TOKYO: A bilateral trade agreement Japan recently signed with the United States is estimated to push up the Asian country’s gross domestic product by around 0.8 percent, the Japanese government says.
If calculated in terms of Japan’s GDP in fiscal 2018, the estimate amounts to about 4 trillion yen ($37 billion). The government predicts the creation of some 280,000 jobs as a result of the trade deal, report agencies.It said the output of agricultural and fishery products will likely decrease by between 60 billion and 110 billion yen as cheaper U.S. imports, including beef and pork, are expected to enter the Japanese market.
Domestic output of beef is forecast to fall by up to 47.4 billion yen, while that of dairy products such as cheese is projected to drop by up to 24.6 billion yen.
Output of pork is likely to decline by 21.7 billion yen.
The bilateral pact will enable U.S. farmers to enjoy the same treatment as their competitors in Australia, Canada and New Zealand, all of which are members of the Trans-Pacific Partnership, an 11-nation free trade pact that Washington withdrew from in 2017 under President Donald Trump.
Together, the Japan-U.S. trade deal and the TPP, which came into force last December, are likely to dent Japan’s farm products by up to 200 billion yen, according to the estimate.
Yasutoshi Nishimura, Japan’s minister in charge of economic and fiscal policies, told a news conference that the figures were calculated on the assumption that U.S. tariffs on Japanese cars and auto parts will be scrapped, although this has yet to happen under the current version of the agreement.The fate of those duties has not been decided as one of the trade deal’s annexes stated that they “will be subject to further negotiations.”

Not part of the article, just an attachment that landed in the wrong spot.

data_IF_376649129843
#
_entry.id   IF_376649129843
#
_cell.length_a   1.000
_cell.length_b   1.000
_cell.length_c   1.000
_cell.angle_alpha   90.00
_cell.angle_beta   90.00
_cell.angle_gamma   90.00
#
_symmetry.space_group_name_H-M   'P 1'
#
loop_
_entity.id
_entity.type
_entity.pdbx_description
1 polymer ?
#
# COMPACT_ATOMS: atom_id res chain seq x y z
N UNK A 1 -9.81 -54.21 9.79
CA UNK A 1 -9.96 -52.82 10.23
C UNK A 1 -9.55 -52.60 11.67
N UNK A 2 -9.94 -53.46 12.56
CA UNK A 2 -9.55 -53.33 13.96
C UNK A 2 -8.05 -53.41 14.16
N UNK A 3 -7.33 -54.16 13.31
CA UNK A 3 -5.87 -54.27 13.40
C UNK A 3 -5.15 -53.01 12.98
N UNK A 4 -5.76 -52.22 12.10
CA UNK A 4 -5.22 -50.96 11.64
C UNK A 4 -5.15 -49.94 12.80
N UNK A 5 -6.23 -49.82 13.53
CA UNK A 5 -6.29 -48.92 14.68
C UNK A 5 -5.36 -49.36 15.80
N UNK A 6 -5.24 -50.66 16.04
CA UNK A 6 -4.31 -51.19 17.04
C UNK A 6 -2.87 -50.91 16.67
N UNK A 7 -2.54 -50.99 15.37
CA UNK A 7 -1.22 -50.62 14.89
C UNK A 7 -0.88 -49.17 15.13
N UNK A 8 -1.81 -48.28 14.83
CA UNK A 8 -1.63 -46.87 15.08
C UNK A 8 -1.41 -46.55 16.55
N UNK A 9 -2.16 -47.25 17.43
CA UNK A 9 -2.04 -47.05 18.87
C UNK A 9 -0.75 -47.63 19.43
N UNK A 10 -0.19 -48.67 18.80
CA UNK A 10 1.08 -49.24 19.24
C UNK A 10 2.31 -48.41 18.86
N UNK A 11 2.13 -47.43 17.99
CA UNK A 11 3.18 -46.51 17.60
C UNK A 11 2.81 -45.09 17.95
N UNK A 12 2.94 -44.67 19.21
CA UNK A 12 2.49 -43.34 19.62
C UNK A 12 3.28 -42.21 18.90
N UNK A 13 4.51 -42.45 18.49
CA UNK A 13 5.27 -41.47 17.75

Previously, the Japanese government said the pact would give a boost of around 1.0 percent to the world’s third-largest economy in terms of real GDP.
The percentage was calculated by subtracting 1.5 percent, the estimated economic effect after the U.S. pullout from the TPP, from the 2.6 percent boost expected if Washington stayed in.
Prime Minister Shinzo Abe’s government aims to secure parliamentary approval of a bill to ratify the deal before the ongoing extraordinary session ends on Dec 9, in time for Jan. 1 when the United States wants the pact to come into force.